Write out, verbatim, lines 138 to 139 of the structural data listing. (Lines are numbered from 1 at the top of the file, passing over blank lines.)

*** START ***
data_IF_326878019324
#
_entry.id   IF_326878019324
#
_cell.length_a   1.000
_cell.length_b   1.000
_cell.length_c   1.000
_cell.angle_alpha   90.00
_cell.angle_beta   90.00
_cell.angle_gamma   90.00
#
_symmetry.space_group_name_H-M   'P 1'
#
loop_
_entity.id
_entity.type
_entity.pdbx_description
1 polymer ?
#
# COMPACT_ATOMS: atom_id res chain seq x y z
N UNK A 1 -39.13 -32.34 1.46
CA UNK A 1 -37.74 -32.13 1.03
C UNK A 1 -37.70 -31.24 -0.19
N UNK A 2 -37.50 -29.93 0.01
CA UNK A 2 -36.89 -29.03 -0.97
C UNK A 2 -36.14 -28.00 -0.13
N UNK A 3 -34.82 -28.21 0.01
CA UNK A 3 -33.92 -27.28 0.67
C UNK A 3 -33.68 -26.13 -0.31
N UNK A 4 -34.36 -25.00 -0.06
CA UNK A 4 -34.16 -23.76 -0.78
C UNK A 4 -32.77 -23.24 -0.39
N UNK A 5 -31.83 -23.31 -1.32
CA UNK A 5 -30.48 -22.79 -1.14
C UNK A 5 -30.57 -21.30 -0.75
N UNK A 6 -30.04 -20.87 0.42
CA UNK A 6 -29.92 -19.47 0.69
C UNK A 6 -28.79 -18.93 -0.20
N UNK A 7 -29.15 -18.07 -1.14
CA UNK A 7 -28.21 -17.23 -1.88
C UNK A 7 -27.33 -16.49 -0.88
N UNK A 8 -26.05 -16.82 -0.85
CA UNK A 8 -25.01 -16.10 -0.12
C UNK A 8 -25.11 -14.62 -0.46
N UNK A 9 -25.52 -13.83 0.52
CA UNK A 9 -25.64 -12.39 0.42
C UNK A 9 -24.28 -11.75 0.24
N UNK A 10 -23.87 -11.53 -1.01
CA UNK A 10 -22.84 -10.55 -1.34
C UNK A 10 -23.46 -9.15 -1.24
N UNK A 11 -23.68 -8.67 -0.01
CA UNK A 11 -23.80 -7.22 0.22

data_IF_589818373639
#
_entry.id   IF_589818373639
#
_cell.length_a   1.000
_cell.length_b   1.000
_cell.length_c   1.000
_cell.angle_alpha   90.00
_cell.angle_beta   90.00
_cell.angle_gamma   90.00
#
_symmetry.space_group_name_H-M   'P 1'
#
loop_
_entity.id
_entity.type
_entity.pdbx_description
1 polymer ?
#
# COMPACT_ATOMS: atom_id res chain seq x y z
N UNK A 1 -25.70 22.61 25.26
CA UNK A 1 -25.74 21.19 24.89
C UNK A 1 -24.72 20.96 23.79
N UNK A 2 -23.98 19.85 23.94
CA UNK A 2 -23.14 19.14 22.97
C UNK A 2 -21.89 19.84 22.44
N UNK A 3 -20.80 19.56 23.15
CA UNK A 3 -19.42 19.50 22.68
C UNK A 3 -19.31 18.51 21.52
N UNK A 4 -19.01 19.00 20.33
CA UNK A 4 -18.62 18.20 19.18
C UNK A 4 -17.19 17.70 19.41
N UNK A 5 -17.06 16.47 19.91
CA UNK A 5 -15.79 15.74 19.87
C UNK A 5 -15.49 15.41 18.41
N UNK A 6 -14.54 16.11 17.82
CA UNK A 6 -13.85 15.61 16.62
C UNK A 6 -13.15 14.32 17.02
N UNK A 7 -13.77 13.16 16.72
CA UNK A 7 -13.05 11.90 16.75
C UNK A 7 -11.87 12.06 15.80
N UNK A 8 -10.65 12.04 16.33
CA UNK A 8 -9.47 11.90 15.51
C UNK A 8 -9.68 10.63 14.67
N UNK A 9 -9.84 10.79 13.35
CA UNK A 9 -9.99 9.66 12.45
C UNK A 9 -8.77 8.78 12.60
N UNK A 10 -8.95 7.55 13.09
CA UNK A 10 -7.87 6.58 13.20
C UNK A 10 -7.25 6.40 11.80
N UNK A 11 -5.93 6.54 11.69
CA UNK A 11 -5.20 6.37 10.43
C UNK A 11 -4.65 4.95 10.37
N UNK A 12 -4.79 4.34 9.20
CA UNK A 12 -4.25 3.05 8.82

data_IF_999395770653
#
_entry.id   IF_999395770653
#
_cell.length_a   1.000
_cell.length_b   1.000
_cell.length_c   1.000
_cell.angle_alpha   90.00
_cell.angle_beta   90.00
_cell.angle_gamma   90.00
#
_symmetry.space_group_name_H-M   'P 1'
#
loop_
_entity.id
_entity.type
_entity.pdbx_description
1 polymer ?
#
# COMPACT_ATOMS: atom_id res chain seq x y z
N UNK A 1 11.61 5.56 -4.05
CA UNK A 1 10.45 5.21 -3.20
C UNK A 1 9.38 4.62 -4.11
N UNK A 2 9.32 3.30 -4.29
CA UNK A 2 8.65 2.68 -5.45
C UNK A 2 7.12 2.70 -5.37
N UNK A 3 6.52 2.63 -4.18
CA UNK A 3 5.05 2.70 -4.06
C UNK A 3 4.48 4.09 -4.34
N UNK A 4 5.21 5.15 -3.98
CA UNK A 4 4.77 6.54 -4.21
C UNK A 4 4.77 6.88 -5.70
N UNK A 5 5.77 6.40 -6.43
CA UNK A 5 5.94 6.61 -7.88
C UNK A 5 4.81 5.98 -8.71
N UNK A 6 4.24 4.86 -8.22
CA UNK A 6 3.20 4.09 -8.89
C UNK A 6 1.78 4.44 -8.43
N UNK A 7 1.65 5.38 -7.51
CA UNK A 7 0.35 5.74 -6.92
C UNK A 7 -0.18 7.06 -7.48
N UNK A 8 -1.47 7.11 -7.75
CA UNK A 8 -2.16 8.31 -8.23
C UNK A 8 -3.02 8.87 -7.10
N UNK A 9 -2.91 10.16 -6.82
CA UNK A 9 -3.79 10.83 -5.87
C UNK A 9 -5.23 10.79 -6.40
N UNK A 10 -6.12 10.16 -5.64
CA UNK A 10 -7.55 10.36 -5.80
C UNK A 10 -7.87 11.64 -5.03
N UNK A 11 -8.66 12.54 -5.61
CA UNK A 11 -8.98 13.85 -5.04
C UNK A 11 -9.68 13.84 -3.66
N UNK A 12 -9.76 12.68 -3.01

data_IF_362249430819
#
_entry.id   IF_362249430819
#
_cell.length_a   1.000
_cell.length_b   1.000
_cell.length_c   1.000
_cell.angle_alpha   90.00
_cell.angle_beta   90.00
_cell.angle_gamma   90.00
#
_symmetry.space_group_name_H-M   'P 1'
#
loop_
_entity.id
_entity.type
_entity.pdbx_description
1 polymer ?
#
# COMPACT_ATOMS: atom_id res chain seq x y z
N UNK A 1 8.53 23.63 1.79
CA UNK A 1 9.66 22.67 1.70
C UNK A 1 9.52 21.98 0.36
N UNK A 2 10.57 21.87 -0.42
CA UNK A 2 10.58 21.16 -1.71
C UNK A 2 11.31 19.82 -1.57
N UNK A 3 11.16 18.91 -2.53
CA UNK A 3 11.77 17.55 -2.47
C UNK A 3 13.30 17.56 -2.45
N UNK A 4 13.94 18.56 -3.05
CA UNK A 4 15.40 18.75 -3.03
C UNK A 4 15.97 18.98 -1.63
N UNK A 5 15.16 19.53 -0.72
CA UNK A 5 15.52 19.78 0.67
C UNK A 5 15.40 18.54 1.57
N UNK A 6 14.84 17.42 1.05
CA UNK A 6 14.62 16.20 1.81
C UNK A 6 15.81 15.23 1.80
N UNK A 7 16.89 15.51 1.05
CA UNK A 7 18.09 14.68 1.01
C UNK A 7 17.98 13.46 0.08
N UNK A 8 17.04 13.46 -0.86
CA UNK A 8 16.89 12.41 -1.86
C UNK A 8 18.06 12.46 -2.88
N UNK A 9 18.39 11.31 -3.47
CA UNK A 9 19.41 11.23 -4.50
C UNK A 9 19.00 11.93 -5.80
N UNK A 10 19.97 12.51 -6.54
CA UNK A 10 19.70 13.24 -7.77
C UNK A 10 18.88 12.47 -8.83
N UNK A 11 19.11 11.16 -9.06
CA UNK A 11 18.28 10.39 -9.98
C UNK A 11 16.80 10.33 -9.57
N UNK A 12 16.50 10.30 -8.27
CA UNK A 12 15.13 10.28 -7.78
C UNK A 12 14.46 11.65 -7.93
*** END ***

CA UNK A 4 4.77 6.54 -4.21
C UNK A 4 4.77 6.88 -5.70